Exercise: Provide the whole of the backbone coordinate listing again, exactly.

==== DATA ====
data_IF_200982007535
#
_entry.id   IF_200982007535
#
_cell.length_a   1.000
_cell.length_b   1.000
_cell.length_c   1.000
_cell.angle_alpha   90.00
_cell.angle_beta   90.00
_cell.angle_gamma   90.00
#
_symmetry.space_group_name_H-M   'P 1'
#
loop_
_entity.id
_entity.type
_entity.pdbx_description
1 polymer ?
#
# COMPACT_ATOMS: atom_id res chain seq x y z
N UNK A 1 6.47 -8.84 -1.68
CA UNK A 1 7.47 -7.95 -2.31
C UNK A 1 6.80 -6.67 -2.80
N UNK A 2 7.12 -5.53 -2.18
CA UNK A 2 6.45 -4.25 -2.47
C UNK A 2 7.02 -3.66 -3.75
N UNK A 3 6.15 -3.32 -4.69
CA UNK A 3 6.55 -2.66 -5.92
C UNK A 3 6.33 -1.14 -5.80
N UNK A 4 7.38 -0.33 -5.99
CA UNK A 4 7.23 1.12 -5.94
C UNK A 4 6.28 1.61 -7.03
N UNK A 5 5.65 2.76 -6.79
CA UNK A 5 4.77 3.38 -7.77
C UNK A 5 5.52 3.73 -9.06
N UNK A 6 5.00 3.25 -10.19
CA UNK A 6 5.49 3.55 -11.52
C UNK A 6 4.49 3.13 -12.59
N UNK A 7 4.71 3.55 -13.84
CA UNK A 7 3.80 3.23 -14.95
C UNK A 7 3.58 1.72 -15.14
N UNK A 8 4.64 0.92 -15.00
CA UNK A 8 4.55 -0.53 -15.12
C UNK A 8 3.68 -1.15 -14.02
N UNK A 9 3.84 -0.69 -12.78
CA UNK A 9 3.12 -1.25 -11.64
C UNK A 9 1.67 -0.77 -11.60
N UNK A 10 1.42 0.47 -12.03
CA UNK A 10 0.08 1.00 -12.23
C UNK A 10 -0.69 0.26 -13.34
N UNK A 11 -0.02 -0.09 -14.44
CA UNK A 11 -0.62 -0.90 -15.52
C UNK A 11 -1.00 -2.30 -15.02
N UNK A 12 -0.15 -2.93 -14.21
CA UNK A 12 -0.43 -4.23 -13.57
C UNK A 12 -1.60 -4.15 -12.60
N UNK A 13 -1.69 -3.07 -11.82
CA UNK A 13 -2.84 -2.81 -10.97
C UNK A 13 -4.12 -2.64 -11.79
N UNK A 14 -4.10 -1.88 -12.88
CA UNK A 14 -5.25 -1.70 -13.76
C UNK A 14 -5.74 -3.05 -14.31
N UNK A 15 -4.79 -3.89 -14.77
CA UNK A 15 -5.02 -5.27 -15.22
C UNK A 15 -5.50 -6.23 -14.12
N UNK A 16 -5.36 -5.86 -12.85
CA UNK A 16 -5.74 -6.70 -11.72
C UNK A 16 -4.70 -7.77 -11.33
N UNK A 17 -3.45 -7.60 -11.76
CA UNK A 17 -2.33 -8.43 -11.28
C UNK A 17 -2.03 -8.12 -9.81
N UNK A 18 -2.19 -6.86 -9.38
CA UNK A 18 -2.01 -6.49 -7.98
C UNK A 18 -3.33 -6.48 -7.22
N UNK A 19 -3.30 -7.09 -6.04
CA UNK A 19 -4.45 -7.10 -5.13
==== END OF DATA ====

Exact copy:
data_IF_200982007535
#
_entry.id   IF_200982007535
#
_cell.length_a   1.000
_cell.length_b   1.000
_cell.length_c   1.000
_cell.angle_alpha   90.00
_cell.angle_beta   90.00
_cell.angle_gamma   90.00
#
_symmetry.space_group_name_H-M   'P 1'
#
loop_
_entity.id
_entity.type
_entity.pdbx_description
1 polymer ?
#
# COMPACT_ATOMS: atom_id res chain seq x y z
N UNK A 1 6.47 -8.84 -1.68
CA UNK A 1 7.47 -7.95 -2.31
C UNK A 1 6.80 -6.67 -2.80
N UNK A 2 7.12 -5.53 -2.18
CA UNK A 2 6.45 -4.25 -2.47
C UNK A 2 7.02 -3.66 -3.75
N UNK A 3 6.15 -3.32 -4.69
CA UNK A 3 6.55 -2.66 -5.92
C UNK A 3 6.33 -1.14 -5.80
N UNK A 4 7.38 -0.33 -5.99
CA UNK A 4 7.23 1.12 -5.94
C UNK A 4 6.28 1.61 -7.03
N UNK A 5 5.65 2.76 -6.79
CA UNK A 5 4.77 3.38 -7.77
C UNK A 5 5.52 3.73 -9.06
N UNK A 6 5.00 3.25 -10.19
CA UNK A 6 5.49 3.55 -11.52
C UNK A 6 4.49 3.13 -12.59
N UNK A 7 4.71 3.55 -13.84
CA UNK A 7 3.80 3.23 -14.95
C UNK A 7 3.58 1.72 -15.14
N UNK A 8 4.64 0.92 -15.00
CA UNK A 8 4.55 -0.53 -15.12
C UNK A 8 3.68 -1.15 -14.02
N UNK A 9 3.84 -0.69 -12.78
CA UNK A 9 3.12 -1.25 -11.64
C UNK A 9 1.67 -0.77 -11.60
N UNK A 10 1.42 0.47 -12.03
CA UNK A 10 0.08 1.00 -12.23
C UNK A 10 -0.69 0.26 -13.34
N UNK A 11 -0.02 -0.09 -14.44
CA UNK A 11 -0.62 -0.90 -15.52
C UNK A 11 -1.00 -2.30 -15.02
N UNK A 12 -0.15 -2.93 -14.21
CA UNK A 12 -0.43 -4.23 -13.57
C UNK A 12 -1.60 -4.15 -12.60
N UNK A 13 -1.69 -3.07 -11.82
CA UNK A 13 -2.84 -2.81 -10.97
C UNK A 13 -4.12 -2.64 -11.79
N UNK A 14 -4.10 -1.88 -12.88
CA UNK A 14 -5.25 -1.70 -13.76
C UNK A 14 -5.74 -3.05 -14.31
N UNK A 15 -4.79 -3.89 -14.77
CA UNK A 15 -5.02 -5.27 -15.22
C UNK A 15 -5.50 -6.23 -14.12
N UNK A 16 -5.36 -5.86 -12.85
CA UNK A 16 -5.74 -6.70 -11.72
C UNK A 16 -4.70 -7.77 -11.33
N UNK A 17 -3.45 -7.60 -11.76
CA UNK A 17 -2.33 -8.43 -11.28
C UNK A 17 -2.03 -8.12 -9.81
N UNK A 18 -2.19 -6.86 -9.38
CA UNK A 18 -2.01 -6.49 -7.98
C UNK A 18 -3.33 -6.48 -7.22
N UNK A 19 -3.30 -7.09 -6.04
CA UNK A 19 -4.45 -7.10 -5.13